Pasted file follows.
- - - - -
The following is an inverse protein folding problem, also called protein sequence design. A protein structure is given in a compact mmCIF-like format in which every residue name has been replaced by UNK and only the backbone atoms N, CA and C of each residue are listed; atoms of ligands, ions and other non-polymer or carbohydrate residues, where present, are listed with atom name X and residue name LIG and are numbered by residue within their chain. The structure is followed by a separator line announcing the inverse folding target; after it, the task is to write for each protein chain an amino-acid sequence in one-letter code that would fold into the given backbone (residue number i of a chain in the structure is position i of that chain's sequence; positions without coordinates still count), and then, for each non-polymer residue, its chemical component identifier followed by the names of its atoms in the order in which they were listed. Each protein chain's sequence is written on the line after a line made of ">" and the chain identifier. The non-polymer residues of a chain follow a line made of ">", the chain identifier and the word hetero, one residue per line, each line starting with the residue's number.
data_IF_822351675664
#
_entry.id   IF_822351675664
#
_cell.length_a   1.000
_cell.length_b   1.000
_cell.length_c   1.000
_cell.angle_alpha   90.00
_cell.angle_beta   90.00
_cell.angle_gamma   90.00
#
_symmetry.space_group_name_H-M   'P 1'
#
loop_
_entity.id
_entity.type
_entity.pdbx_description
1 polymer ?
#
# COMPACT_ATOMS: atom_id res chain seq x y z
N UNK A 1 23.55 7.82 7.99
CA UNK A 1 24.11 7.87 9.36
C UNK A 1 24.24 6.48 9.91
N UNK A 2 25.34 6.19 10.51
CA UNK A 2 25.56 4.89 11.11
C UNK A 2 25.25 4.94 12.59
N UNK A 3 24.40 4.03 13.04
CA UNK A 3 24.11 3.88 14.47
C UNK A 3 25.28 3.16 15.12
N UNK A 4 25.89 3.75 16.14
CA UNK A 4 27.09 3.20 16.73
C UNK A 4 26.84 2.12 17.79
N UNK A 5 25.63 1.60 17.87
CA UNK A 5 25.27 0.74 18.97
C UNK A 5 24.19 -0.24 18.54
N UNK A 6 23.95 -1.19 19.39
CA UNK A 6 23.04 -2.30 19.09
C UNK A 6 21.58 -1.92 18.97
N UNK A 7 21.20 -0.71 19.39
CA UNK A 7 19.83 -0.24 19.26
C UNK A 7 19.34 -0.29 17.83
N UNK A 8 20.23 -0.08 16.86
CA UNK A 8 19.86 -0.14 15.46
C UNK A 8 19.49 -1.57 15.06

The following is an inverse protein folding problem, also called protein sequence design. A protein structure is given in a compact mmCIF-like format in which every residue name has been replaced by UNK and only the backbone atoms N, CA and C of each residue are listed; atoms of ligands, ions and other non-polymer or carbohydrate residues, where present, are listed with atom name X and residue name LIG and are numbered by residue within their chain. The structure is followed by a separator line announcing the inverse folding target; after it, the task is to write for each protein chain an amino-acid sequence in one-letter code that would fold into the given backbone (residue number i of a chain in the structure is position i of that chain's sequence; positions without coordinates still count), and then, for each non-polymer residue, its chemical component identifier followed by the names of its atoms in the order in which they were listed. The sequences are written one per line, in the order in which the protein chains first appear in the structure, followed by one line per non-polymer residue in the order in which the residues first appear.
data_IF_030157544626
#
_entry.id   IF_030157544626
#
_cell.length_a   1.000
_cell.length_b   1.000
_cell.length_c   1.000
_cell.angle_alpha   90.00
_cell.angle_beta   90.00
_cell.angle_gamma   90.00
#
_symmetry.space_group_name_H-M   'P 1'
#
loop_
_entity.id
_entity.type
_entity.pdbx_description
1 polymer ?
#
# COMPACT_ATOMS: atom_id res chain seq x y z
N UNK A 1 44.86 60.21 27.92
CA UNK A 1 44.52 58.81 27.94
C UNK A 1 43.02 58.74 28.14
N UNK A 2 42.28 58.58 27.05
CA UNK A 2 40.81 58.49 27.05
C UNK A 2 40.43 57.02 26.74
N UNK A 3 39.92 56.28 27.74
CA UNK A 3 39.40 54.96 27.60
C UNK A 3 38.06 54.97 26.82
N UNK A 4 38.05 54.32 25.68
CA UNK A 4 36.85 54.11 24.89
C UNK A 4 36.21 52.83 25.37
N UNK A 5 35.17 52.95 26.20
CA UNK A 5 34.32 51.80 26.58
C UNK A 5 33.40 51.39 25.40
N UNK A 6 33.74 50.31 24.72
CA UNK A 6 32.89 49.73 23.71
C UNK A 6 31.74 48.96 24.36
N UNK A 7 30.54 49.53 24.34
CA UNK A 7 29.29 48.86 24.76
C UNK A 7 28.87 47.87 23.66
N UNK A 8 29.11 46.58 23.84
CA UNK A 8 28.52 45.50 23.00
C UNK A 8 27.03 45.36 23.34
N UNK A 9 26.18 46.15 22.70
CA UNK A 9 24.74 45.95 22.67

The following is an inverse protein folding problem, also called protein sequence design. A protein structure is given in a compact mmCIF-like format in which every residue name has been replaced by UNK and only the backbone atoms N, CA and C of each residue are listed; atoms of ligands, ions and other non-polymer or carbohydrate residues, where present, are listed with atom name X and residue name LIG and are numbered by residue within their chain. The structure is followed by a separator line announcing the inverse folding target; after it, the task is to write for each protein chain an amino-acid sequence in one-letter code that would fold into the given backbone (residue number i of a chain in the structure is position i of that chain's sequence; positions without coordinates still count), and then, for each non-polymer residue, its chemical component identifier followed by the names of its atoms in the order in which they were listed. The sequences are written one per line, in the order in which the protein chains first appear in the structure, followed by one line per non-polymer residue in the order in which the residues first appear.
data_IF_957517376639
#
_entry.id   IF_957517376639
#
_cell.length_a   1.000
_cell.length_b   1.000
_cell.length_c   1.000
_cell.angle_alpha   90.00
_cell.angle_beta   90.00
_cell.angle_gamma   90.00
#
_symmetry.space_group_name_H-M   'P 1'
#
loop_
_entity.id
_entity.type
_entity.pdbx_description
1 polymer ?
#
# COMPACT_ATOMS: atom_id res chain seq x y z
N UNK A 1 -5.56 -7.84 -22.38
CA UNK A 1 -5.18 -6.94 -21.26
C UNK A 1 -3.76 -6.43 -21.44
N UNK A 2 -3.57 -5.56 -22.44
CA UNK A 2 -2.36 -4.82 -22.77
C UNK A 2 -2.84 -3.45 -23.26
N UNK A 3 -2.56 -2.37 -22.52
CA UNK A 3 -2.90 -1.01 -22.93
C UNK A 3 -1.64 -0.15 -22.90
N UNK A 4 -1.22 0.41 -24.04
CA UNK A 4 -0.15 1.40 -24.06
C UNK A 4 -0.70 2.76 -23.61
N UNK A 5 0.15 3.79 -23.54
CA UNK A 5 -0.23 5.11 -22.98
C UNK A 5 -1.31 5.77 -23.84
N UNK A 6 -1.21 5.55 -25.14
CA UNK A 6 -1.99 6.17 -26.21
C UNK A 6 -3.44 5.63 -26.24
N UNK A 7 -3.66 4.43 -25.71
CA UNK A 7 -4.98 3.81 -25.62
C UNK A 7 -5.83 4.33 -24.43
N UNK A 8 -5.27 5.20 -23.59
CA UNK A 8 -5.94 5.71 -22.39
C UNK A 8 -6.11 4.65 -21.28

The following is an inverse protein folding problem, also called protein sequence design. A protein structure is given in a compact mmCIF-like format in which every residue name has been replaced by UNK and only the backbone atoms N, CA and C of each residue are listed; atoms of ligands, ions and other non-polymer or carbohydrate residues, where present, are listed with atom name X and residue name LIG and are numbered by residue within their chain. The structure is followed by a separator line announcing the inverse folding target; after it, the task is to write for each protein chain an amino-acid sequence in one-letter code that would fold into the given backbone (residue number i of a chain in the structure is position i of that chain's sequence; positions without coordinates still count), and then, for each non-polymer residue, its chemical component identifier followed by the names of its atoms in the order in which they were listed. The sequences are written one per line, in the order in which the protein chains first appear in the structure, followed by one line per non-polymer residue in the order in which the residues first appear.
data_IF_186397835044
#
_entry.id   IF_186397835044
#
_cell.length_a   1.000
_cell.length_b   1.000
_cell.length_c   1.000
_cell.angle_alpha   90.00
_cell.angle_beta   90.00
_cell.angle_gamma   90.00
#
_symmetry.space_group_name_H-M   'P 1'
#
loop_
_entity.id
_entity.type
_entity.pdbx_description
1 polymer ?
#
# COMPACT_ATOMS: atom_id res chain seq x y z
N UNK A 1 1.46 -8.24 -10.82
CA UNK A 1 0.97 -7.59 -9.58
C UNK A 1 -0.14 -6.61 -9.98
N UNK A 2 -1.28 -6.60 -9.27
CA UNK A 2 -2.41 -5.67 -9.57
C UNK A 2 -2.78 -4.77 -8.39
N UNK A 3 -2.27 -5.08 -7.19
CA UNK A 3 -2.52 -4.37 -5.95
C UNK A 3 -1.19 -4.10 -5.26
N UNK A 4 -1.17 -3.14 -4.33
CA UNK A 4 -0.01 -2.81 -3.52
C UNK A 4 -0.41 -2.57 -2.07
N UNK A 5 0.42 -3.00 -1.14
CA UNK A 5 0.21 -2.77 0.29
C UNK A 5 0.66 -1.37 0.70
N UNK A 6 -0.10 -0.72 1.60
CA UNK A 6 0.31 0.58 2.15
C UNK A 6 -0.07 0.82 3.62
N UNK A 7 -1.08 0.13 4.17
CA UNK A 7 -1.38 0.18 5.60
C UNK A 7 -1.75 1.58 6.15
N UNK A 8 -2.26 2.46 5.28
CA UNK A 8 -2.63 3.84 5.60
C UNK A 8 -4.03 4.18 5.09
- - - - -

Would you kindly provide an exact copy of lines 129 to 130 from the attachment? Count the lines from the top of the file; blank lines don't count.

N UNK A 6 -1.21 5.55 -25.14
CA UNK A 6 -1.99 6.17 -26.21